Frontline clinicians have to think differently in the face of an ageing population and a rising number of patients with comorbidities. By Martin McShane and Edward W Mitchell

Health systems worldwide face the challenge of people living longer and developing conditions that cannot be cured but for which there are approaches and ever more treatments that can mitigate the consequences and potential complications.

It is estimated that there are 15.4 million people with long term conditions in the UK. More and more people do not have one condition but a collection − often a combination of physical and mental health problems.

‘Continuing to focus on individual conditions rather than individuals leads to fragmented, poorly coordinated care’

By 2018 it is estimated the number of people with three or more multiple conditions will have grown from 1.9 million to 2.9 million. In some cases these conditions are synergistic (such as arterial disease, hypertension and heart failure), but many are non-synergistic (for instance arthritis and hypertension).

Continuing to focus on individual conditions rather than individuals leads to fragmented, poorly coordinated care, which is inefficient, ineffective and delivers poor patient experience.

The impact on longevity and comorbidity is starkly illustrated by the fact that older people now occupy the majority of hospital beds. On average in a hospital with 500 beds, 330 will be occupied by older people, of whom 220 will have a comorbid mental health problem and over 100 will have dementia. We have to think and act differently.

Care built around people

To build on current evidence it is important to recognise that comorbidities present a dilemma for frontline clinicians. Evidence is usually based on research that excludes the elderly and patients with comorbidities.

‘Compared with many health systems, the NHS has the potential to rise to the challenge’

How can we tackle this? We will need to ensure that care is personalised, built around the needs of the individual, and that they are given as much control over their treatment and management as they want and is possible, so they experience person centred, coordinated care (the narrative from National Voices).

To make this a reality, we need continuity of care. This requires three elements:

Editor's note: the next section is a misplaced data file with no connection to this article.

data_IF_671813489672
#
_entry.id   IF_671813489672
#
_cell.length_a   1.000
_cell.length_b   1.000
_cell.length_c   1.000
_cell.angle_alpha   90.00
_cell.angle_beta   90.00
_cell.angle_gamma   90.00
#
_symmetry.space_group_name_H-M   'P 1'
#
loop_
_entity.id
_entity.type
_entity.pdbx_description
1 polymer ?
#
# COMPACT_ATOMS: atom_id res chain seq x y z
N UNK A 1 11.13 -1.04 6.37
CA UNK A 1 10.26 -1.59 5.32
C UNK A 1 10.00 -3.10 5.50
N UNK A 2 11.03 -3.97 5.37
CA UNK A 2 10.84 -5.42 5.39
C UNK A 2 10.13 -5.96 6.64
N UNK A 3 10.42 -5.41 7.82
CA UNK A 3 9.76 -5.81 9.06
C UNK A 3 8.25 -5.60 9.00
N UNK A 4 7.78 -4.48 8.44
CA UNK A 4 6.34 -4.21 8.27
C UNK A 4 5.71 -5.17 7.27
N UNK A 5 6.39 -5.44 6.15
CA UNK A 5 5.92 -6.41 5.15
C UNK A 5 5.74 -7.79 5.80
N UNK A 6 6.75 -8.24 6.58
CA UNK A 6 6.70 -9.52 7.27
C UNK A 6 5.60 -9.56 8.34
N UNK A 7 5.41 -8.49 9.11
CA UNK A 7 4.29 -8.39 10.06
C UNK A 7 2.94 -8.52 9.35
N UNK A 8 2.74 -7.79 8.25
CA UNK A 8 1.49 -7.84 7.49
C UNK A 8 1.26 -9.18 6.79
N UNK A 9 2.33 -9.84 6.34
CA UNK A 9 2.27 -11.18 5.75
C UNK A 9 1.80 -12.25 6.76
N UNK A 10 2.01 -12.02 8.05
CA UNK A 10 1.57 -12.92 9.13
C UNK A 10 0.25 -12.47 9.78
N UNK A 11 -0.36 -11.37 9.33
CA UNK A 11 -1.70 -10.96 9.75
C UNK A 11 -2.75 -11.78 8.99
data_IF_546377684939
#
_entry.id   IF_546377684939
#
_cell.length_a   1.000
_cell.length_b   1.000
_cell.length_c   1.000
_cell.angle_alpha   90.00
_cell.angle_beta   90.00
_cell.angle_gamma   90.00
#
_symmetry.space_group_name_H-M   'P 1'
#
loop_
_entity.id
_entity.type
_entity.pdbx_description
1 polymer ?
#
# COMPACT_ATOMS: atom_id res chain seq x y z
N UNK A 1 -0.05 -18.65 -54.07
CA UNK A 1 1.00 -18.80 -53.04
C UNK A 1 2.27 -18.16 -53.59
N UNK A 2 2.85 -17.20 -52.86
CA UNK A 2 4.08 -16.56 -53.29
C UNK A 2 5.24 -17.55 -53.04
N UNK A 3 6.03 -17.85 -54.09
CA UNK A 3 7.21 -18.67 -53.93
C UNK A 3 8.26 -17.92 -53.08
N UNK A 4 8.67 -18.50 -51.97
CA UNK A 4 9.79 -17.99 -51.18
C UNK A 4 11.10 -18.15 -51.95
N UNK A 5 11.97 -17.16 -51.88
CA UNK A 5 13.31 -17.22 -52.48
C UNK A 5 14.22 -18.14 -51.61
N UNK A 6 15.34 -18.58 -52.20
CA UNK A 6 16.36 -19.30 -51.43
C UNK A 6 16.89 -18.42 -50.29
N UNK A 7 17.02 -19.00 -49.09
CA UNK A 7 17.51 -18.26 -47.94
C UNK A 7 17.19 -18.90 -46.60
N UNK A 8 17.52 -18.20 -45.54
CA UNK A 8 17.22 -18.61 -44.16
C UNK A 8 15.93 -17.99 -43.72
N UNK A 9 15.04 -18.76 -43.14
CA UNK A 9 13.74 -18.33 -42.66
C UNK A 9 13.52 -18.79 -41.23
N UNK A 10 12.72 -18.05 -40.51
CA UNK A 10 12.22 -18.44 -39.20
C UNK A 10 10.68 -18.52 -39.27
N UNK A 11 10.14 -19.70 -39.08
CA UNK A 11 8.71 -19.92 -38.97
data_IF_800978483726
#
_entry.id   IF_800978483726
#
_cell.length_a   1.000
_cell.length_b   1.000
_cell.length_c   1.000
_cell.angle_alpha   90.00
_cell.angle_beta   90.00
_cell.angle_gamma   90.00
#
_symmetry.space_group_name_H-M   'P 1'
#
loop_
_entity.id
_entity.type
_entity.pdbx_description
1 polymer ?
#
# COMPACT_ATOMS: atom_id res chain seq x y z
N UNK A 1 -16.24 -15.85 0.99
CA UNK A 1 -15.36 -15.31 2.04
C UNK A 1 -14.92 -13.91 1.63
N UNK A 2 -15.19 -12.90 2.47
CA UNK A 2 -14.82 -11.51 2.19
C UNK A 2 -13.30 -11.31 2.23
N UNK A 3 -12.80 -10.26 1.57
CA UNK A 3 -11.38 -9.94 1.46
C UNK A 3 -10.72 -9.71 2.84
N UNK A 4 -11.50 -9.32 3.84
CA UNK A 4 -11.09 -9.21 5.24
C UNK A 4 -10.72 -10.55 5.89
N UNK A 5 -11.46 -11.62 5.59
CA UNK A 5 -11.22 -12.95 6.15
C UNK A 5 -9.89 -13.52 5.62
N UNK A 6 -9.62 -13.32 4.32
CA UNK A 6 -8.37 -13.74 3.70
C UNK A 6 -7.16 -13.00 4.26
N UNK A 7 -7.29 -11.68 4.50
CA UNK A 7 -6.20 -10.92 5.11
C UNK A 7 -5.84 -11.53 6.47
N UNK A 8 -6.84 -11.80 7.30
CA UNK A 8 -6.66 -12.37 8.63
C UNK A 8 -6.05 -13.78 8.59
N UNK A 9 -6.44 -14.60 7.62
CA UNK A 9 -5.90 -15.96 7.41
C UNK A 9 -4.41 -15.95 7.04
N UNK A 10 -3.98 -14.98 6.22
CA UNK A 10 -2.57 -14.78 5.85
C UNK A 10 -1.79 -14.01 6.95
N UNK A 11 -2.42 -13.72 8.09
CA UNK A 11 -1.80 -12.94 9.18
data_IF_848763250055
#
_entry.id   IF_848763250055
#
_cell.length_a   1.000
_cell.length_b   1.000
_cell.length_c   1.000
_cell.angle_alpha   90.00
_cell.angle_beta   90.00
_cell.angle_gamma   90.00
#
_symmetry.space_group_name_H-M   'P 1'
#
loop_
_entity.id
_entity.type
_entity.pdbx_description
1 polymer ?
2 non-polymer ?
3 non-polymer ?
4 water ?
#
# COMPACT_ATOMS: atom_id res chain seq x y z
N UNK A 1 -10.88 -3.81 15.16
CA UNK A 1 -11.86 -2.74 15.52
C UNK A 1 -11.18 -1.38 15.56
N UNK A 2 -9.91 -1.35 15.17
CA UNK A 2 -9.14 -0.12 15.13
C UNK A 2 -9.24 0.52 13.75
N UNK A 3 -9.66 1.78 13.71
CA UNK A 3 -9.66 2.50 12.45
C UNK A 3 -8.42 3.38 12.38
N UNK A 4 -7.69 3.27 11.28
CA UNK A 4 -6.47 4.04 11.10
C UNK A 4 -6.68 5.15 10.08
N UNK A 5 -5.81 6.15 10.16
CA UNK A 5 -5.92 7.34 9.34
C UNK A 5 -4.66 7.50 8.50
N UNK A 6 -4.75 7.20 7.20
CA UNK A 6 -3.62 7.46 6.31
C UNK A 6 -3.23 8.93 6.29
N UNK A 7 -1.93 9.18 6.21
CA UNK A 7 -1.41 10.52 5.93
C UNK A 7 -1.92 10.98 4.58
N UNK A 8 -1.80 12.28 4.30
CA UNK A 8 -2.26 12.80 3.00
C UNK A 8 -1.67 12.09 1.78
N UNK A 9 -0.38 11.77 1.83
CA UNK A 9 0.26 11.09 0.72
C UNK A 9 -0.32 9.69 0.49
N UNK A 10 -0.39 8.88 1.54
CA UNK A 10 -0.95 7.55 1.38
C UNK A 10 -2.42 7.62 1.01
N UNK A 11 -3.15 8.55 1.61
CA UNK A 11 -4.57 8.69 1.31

1. Informational continuity: a person’s records are available when and where they are needed, across care settings, eg: health and social care.
  2. Management continuity: we need to put in place levers and incentives that promote and support continuity of care.
  3. Relational continuity: that people have a trusted adviser they can turn to for help and advice.

The NHS needs to embrace digital technology in the same way so many other industries have to help us meet the changing nature of healthcare.

Pursuing quality is why the quality framework has been developed and will continue to be developed as we shift towards care built around people rather than process targets.

A solid foundation to build on

Compared with many health systems, the NHS has the potential to rise to the challenge. A recent Commonwealth Fund study reported we have some of the best primary care in the world. That does not mean it is perfect or does not need to change but it provides potential and a foundation for tackling proactive care for people with long term conditions.

The registered list and the continuity of care that general practice can offer makes it easier to implement a “triple therapy” for long term conditions. The triple therapy is:

  1. Population risk stratification;
  2. person-entred care planning; and
  3. multidisciplinary working.

Professionals are accustomed to looking at individual diagnostic results on a regular basis. Risk stratification is a population diagnostic. It raises awareness of the scale and nature of the problems in a GP and clinical commissioning group population. It can help inform the treatment plan, ie: commissioning the right services to meet the needs of the population. It can help inform team working and the importance of participative, truly person centred care planning.

This is why, at the heart of the narrative for domain 2 of the NHS outcomes framework (enhancing the quality of life for people with long term conditions), we have put together the “House of Care”. It is a metaphor to guide thinking about how to support person centred, co ordinated care in a population, and how person centred care planning can be used to support delivery.

Commissioning should be thought of as a quality improvement cycle. Contracting and procurement are a component of the commissioning cycle − an important part but not the only part.